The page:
Cannabis and Cannabinoids (PDQ®): Complementary and alternative medicine - Health Professional Information [NCI] - Human / Clinical Studies
Neuropathic pain is a symptom cancer patients may experience, especially if treated with platinum-based chemotherapy or taxanes. A randomized controlled trial of inhaled Cannabis compared with placebo in 50 patients with HIV-related peripheral neuropathy found that pain was reduced by more than 30% in 52% of patients in the Cannabis group and in 24% of patients in the placebo group. This difference was statistically significant.
In another randomized controlled trial targeting 39 patients with neuropathic pain despite traditional pharmacological management, intervention with low-dose (1.29% THC) and medium-dose (3.53% THC) vaporized Cannabis was observed to produce comparable analgesic effects at both doses compared with placebo. Psychoactive effects were minimal and well tolerated. The patients in this trial suffered from neuropathic syndromes resulting from several causes, although none had a drug-induced neuropathy. To date, no clinical trial has examined the effectiveness of cannabinoid preparations in the treatment of chemotherapy-induced neuropathic pain.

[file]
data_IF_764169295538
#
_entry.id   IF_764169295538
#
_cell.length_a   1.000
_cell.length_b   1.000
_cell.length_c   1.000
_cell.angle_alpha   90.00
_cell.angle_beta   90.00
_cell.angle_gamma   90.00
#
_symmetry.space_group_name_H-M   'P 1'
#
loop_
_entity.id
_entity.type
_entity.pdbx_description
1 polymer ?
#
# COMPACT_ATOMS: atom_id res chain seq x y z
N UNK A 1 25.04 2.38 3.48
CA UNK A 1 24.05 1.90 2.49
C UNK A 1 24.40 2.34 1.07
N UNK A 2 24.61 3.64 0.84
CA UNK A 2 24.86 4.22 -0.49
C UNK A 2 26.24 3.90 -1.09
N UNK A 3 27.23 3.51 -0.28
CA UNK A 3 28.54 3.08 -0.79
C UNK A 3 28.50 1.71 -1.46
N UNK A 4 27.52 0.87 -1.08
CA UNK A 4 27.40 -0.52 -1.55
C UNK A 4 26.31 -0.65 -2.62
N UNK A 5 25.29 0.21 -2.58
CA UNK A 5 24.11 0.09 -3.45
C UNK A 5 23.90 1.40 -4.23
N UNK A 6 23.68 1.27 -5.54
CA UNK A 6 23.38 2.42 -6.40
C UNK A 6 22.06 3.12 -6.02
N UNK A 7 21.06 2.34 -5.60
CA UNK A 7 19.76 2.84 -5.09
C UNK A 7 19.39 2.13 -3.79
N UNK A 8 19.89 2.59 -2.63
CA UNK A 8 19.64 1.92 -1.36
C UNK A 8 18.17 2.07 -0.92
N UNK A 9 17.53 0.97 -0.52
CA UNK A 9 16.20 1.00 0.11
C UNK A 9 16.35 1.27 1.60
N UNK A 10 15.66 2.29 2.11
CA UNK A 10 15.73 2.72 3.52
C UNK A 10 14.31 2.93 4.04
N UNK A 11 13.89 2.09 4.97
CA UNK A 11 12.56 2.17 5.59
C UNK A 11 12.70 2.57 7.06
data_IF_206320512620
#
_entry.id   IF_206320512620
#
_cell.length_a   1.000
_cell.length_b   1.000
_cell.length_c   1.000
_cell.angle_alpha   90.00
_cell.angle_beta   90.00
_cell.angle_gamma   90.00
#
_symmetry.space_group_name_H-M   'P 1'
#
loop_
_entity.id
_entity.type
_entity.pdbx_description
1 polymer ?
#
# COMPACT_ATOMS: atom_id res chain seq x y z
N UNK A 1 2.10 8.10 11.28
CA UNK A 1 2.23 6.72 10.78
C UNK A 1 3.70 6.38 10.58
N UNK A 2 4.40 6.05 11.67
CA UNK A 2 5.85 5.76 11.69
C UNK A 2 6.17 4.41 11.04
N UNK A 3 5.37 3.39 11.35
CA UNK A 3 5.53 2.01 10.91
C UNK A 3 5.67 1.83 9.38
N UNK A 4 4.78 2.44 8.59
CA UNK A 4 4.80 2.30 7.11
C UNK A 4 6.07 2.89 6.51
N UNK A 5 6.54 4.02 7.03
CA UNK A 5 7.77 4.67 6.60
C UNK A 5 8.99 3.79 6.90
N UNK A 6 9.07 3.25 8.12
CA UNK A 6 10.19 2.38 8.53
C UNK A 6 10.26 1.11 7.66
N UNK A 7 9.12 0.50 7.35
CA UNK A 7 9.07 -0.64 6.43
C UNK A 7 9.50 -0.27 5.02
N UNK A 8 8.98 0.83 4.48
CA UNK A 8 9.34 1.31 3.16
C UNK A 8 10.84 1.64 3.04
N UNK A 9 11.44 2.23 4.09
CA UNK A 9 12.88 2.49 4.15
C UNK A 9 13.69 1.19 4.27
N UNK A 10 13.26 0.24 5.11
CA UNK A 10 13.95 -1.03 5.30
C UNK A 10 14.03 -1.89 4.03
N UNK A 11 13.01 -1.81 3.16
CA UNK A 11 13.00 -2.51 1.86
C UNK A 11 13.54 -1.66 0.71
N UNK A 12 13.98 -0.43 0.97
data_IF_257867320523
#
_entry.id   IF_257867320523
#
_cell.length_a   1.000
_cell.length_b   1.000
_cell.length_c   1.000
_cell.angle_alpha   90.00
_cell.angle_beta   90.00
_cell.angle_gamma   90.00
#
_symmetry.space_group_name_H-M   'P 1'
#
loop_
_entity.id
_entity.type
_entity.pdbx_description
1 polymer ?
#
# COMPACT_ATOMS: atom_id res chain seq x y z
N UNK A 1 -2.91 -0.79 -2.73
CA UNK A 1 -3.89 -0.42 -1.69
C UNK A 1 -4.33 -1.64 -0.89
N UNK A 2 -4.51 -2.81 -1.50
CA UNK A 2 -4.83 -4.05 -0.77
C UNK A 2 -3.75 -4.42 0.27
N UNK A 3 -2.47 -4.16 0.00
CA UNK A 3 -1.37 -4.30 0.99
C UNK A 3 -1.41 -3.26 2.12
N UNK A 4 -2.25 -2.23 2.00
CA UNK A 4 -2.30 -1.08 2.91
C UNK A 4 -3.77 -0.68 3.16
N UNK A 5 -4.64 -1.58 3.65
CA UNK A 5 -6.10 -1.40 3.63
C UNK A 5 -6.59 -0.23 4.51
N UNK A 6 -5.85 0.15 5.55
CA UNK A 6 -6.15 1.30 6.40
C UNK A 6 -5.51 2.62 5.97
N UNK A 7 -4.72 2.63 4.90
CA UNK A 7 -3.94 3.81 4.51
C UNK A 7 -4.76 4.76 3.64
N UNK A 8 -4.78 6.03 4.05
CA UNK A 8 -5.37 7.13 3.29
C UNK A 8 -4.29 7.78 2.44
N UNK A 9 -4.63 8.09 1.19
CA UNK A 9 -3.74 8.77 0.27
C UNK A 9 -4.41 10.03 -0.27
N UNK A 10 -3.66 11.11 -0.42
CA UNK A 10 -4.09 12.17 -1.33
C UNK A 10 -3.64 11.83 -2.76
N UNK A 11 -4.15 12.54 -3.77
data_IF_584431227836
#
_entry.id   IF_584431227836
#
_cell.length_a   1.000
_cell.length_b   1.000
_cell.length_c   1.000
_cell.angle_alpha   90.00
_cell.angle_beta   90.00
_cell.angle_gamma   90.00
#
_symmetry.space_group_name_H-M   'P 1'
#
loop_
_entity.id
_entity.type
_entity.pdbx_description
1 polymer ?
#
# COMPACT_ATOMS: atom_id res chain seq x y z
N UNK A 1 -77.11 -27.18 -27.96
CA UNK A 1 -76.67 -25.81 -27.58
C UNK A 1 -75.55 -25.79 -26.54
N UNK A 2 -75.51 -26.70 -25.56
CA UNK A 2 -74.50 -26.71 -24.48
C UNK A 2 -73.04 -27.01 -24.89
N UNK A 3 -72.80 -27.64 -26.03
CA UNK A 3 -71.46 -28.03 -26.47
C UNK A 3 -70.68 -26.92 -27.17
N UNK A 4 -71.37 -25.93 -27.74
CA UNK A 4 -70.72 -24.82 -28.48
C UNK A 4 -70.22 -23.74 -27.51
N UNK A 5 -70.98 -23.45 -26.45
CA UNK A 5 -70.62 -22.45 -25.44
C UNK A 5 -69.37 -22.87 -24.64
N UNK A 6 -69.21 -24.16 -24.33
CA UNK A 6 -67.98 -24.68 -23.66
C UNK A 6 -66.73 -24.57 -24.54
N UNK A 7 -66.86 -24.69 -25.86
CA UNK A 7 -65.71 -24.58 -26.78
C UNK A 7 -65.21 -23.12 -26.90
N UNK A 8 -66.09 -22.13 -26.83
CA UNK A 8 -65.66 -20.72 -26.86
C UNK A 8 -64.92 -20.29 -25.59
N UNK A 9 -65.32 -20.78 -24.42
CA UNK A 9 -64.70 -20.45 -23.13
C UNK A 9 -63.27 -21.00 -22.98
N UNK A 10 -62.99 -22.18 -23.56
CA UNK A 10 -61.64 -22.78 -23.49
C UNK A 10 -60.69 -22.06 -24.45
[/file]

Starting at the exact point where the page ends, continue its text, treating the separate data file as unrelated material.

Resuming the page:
Anxiety and Sleep
Patients often experience mood elevation after exposure to Cannabis, depending on their prior experience. In a five-patient case series of inhaled marijuana that examined the analgesic effects of THC, it was reported that patients administered THC had improved mood, improved sense of well-being, and less anxiety.
Another common effect of Cannabis is sleepiness. In a trial of a sublingual spray, a Cannabis-based mixture was able to improve sleep quality. A small placebo-controlled study of dronabinol in cancer patients with altered chemosensory perception also noted increased quality of sleep and relaxation in THC-treated patients.
Current Clinical Trials
Check NCI's list of cancer clinical trials for cancer CAM clinical trials on dronabinol, marijuana, nabiximols and nabilone that are actively enrolling patients.
General information about clinical trials is also available from the NCI Web site.
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